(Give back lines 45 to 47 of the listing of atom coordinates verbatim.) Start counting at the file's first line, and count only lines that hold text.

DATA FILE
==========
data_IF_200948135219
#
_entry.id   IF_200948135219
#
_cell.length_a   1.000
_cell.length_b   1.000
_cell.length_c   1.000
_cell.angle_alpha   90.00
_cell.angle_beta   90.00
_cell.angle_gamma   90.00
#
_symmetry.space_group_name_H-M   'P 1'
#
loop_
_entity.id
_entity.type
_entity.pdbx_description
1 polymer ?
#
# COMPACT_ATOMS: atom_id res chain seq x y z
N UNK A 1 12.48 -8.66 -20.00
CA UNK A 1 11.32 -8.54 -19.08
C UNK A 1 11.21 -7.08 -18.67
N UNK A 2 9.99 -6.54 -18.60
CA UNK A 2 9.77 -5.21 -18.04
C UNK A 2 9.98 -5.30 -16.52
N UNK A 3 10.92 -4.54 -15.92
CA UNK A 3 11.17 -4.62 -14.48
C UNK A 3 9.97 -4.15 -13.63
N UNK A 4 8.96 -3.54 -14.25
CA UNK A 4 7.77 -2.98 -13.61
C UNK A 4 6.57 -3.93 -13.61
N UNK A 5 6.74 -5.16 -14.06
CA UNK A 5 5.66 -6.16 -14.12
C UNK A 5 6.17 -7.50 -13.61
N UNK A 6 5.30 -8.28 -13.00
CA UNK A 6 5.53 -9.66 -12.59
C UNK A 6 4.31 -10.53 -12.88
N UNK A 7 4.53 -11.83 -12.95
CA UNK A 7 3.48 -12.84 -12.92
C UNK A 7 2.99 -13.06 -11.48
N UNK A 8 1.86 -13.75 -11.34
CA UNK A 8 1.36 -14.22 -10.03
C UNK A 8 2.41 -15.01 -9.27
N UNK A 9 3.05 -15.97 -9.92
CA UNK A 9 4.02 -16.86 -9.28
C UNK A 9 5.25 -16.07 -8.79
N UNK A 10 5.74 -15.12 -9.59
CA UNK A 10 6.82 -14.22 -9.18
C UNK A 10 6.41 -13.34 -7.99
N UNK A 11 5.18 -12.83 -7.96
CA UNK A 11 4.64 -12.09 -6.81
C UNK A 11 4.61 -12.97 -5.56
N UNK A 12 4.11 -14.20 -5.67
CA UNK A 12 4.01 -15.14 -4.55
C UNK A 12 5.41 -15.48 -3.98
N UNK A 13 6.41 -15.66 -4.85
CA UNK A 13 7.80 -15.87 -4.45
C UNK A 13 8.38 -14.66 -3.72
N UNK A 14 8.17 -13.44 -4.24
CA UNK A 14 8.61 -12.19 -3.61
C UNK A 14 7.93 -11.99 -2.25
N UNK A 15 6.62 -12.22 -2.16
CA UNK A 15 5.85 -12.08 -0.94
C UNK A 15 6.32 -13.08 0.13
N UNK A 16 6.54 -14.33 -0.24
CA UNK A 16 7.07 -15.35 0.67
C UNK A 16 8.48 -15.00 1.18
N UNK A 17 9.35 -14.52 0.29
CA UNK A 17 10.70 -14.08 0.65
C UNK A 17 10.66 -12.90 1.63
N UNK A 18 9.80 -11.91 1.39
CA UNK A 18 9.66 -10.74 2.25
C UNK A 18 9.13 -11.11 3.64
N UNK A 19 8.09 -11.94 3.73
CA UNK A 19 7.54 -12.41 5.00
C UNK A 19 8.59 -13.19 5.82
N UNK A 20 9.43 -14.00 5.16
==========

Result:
N UNK A 9 3.05 -15.97 -9.92
CA UNK A 9 4.02 -16.86 -9.28
C UNK A 9 5.25 -16.07 -8.79